- early revascularisation
- intra-aortic balloon pump
Hochman JS, Sleeper LA, Webb JG, Sanborn TA, White HD, Talley JD, Buller CE, Jacobs AK, Slater JN, Col J, McKinlay SM, LeJemtel TH. Early revascularization in acute myocardial infarction complicated by cardiogenic shock. SHOCK Investigators. Should We Emergently Revascularize Occluded Coronaries for Cardiogenic Shock. N Engl J Med. 1999 Aug 26;341(9):625-34. PMID: 10460813. [Free Fulltext]
- parallel group MC-RCT
- Intention-to-treat analysis
- n = 302
- included patients with cardiogenic shock (clinical and hemodynamic crtieria) and ECG evidence of acute MI
- excluded if not suited to revascularisation, valve disease, DCM or other forms of shock
- emergency revascularisation (PCI or CABG within 12h) vs initial medical stabilisation
— Median time from randomization to revascularization: 1.4 vs. 102.8 hrs
-> no significant difference in 30-day mortality (primary outcome)
-> at 6 months emergency revascularisation did have a survival advantage: 50.3% vs. 63.1% mortality (RR 0.80; 95% CI 0.65-0.98; P=0.027
-> follow-up of the SHOCK trial cohort also demonstrated the benefit or revascularization at 1 and 6 years
— Subgroup analysis suggested benefit of revascularization was limited to patients <75 years, but subsequent studies found that >75y old patients also get the same benefit.
— both arms had high rates of IABP insertion (~85%)
— slightly higher rates of LVAD and cardiac transplantation in intervention group
— study was powered to detect a 10% mortality difference; underpowered to detect smaller more realistic differences
- Bottom line: patients with acute MI and cardiogenic shock have better longterm mortality if they receive emergency revacularisation
INTRA-AORTIC BALLOON PUMP
Thiele H, et al; IABP-SHOCK II Trial Investigators. Intraaortic balloon support for myocardial infarction with cardiogenic shock. N Engl J Med. 2012 Oct 4;367(14):1287-96. doi: 10.1056/NEJMoa1208410. Epub 2012 Aug 26. PubMed PMID: 22920912.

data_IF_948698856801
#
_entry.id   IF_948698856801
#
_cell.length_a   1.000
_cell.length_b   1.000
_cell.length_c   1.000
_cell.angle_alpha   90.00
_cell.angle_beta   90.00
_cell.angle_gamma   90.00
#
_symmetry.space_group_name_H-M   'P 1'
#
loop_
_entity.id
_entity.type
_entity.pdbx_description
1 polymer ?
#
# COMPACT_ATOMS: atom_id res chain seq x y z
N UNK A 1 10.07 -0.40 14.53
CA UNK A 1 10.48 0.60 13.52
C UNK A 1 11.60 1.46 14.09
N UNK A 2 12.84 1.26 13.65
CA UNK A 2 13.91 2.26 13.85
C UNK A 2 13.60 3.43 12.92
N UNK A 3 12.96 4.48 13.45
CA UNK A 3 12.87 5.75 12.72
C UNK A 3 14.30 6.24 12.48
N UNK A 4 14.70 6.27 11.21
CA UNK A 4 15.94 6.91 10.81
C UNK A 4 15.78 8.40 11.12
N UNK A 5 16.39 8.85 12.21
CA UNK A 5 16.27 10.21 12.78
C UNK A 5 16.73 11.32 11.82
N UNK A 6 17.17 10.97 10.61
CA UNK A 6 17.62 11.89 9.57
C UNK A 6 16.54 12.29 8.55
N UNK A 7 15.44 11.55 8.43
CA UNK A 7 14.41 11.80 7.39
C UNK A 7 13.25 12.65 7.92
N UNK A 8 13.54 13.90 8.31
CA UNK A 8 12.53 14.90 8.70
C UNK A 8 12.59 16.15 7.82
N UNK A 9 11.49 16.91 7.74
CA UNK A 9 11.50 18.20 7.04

- open-label, parallel group MC-RCT
- Intention-to-treat analysis
- n = 600
- included patients with acute STEMI or NSTEMI complicated by cardiogenic shock (defined by end-organ perfusion, low BP, catecholamine use) who received optimal medical therapy and early reperfusion (PCI ~95% or CABG ~5%)
- excluded >90y, CPR >30 min, coma, non-MI diagnosis, IABP contra-indicated
- intervention: IABP insertion + standard therapy vs standard therapy
- outcome = 30 day mortality -> no difference; no difference in multiple secondary outcomes either
— underpowered: powered to detect a difference of 12% in 30-day survival rates (seems unrealistic), assuming a rate of 56% in the control group
— more of the controls got LVADs: 3.7% vs. 7.4% (P=0.053)
— most IABPs went in post-PCI (86%)
— lower mortality rate (40%) in this trial compared to other registries and RCTs (42-48%) suggests more mild or moderately severe shock cases, precluding generalizability to severe shock.
— 10% cross-over rate from control group to IABP
— long-term follow-up results are pending